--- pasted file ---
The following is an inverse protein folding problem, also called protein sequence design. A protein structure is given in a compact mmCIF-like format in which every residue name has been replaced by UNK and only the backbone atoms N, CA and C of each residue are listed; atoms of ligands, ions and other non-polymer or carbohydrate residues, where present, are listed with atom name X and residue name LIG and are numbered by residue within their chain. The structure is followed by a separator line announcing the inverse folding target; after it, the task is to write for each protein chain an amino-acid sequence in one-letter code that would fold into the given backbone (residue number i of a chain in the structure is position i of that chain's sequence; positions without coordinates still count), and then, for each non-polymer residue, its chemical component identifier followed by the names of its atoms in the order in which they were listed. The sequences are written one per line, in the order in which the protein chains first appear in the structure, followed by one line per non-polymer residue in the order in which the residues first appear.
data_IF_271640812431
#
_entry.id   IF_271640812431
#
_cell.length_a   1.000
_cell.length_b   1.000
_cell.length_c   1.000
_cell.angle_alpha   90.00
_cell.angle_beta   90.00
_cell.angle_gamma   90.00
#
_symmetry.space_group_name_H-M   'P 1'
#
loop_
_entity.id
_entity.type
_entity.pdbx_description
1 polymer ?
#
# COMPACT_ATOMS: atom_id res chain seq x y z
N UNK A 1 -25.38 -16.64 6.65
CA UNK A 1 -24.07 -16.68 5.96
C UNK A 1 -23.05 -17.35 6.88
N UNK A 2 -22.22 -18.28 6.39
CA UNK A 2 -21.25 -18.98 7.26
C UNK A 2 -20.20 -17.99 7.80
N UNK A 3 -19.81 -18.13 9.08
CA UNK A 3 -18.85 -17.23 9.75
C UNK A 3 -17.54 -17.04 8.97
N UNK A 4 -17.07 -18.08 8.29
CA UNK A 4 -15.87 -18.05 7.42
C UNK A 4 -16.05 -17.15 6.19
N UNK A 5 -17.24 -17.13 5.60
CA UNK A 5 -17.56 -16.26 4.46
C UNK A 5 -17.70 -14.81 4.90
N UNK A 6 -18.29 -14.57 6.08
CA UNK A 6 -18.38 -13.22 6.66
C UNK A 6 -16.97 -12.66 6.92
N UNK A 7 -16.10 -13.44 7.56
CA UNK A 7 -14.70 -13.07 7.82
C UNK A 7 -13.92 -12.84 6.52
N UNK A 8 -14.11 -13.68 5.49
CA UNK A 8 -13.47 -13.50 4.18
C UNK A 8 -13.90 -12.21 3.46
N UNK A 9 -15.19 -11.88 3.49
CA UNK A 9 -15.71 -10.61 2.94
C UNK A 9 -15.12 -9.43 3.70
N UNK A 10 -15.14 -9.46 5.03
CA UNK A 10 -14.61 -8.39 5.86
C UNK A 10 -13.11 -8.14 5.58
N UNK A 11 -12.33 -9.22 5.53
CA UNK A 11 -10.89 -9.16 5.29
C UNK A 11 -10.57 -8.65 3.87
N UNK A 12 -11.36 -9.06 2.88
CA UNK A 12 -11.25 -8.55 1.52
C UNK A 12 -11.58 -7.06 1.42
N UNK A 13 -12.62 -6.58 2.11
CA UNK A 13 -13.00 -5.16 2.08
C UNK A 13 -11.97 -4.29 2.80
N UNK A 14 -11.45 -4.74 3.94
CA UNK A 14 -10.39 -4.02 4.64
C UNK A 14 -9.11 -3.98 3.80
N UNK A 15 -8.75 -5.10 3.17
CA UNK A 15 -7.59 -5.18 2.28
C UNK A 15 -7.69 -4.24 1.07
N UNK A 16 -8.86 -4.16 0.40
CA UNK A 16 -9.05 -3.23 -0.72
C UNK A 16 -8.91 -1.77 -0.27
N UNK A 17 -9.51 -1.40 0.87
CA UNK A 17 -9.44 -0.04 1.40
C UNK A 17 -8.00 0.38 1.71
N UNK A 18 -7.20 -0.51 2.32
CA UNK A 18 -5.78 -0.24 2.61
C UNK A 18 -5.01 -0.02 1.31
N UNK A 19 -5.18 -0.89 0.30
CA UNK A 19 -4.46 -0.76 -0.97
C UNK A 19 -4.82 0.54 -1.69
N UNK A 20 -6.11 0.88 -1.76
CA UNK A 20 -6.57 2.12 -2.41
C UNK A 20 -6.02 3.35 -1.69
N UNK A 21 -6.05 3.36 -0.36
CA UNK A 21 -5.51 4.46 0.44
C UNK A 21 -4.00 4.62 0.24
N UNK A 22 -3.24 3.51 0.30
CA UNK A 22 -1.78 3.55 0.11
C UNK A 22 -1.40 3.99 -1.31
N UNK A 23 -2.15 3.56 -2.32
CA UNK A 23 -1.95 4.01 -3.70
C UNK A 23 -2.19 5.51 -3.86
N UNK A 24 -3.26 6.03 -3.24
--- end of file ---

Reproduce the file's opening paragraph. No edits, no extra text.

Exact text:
The following is an inverse protein folding problem, also called protein sequence design. A protein structure is given in a compact mmCIF-like format in which every residue name has been replaced by UNK and only the backbone atoms N, CA and C of each residue are listed; atoms of ligands, ions and other non-polymer or carbohydrate residues, where present, are listed with atom name X and residue name LIG and are numbered by residue within their chain. The structure is followed by a separator line announcing the inverse folding target; after it, the task is to write for each protein chain an amino-acid sequence in one-letter code that would fold into the given backbone (residue number i of a chain in the structure is position i of that chain's sequence; positions without coordinates still count), and then, for each non-polymer residue, its chemical component identifier followed by the names of its atoms in the order in which they were listed. The sequences are written one per line, in the order in which the protein chains first appear in the structure, followed by one line per non-polymer residue in the order in which the residues first appear.